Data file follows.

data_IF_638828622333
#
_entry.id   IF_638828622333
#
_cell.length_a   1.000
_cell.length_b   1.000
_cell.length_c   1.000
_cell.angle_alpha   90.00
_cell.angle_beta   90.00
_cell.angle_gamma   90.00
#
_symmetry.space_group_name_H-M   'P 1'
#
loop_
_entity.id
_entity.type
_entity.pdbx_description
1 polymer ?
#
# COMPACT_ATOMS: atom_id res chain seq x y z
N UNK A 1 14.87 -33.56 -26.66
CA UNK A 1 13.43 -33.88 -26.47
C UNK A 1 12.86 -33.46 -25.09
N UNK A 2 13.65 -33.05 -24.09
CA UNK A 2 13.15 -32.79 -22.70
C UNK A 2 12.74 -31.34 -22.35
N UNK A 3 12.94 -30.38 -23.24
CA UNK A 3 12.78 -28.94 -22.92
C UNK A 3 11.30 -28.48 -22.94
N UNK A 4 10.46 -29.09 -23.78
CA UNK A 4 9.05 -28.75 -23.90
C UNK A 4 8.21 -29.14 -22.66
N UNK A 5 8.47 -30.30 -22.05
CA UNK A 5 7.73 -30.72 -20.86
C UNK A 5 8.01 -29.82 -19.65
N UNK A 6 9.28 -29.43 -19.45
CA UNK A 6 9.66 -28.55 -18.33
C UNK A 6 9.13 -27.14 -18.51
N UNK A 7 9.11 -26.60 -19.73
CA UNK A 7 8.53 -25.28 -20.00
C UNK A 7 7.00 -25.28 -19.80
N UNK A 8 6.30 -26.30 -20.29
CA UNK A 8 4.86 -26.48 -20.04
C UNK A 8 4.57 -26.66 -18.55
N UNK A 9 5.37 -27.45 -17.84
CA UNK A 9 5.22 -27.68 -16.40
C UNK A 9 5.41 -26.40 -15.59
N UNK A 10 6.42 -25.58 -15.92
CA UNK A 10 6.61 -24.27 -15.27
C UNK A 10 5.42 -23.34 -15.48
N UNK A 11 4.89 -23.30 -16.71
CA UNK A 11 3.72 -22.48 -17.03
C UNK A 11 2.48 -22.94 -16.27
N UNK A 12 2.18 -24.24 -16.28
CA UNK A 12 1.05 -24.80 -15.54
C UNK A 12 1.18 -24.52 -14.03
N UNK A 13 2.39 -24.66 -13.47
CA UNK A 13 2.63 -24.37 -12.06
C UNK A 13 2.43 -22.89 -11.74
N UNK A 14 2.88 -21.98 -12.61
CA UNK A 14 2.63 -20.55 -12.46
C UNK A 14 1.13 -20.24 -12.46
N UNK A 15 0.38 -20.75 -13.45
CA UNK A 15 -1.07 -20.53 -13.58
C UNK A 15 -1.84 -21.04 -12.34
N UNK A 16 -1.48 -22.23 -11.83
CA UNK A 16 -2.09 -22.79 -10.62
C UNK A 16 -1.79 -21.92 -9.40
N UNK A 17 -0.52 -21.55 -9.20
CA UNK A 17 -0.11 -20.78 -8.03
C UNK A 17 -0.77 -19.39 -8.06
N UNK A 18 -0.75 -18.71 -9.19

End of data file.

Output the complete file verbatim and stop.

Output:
data_IF_638828622333
#
_entry.id   IF_638828622333
#
_cell.length_a   1.000
_cell.length_b   1.000
_cell.length_c   1.000
_cell.angle_alpha   90.00
_cell.angle_beta   90.00
_cell.angle_gamma   90.00
#
_symmetry.space_group_name_H-M   'P 1'
#
loop_
_entity.id
_entity.type
_entity.pdbx_description
1 polymer ?
#
# COMPACT_ATOMS: atom_id res chain seq x y z
N UNK A 1 14.87 -33.56 -26.66
CA UNK A 1 13.43 -33.88 -26.47
C UNK A 1 12.86 -33.46 -25.09
N UNK A 2 13.65 -33.05 -24.09
CA UNK A 2 13.15 -32.79 -22.70
C UNK A 2 12.74 -31.34 -22.35
N UNK A 3 12.94 -30.38 -23.24
CA UNK A 3 12.78 -28.94 -22.92
C UNK A 3 11.30 -28.48 -22.94
N UNK A 4 10.46 -29.09 -23.78
CA UNK A 4 9.05 -28.75 -23.90
C UNK A 4 8.21 -29.14 -22.66
N UNK A 5 8.47 -30.30 -22.05
CA UNK A 5 7.73 -30.72 -20.86
C UNK A 5 8.01 -29.82 -19.65
N UNK A 6 9.28 -29.43 -19.45
CA UNK A 6 9.66 -28.55 -18.33
C UNK A 6 9.13 -27.14 -18.51
N UNK A 7 9.11 -26.60 -19.73
CA UNK A 7 8.53 -25.28 -20.00
C UNK A 7 7.00 -25.28 -19.80
N UNK A 8 6.30 -26.30 -20.29
CA UNK A 8 4.86 -26.48 -20.04
C UNK A 8 4.57 -26.66 -18.55
N UNK A 9 5.37 -27.45 -17.84
CA UNK A 9 5.22 -27.68 -16.40
C UNK A 9 5.41 -26.40 -15.59
N UNK A 10 6.42 -25.58 -15.92
CA UNK A 10 6.61 -24.27 -15.27
C UNK A 10 5.42 -23.34 -15.48
N UNK A 11 4.89 -23.30 -16.71
CA UNK A 11 3.72 -22.48 -17.03
C UNK A 11 2.48 -22.94 -16.27
N UNK A 12 2.18 -24.24 -16.28
CA UNK A 12 1.05 -24.80 -15.54
C UNK A 12 1.18 -24.52 -14.03
N UNK A 13 2.39 -24.66 -13.47
CA UNK A 13 2.63 -24.37 -12.06
C UNK A 13 2.43 -22.89 -11.74
N UNK A 14 2.88 -21.98 -12.61
CA UNK A 14 2.63 -20.55 -12.46
C UNK A 14 1.13 -20.24 -12.46
N UNK A 15 0.38 -20.75 -13.45
CA UNK A 15 -1.07 -20.53 -13.58
C UNK A 15 -1.84 -21.04 -12.34
N UNK A 16 -1.48 -22.23 -11.83
CA UNK A 16 -2.09 -22.79 -10.62
C UNK A 16 -1.79 -21.92 -9.40
N UNK A 17 -0.52 -21.55 -9.20
CA UNK A 17 -0.11 -20.78 -8.03
C UNK A 17 -0.77 -19.39 -8.06
N UNK A 18 -0.75 -18.71 -9.19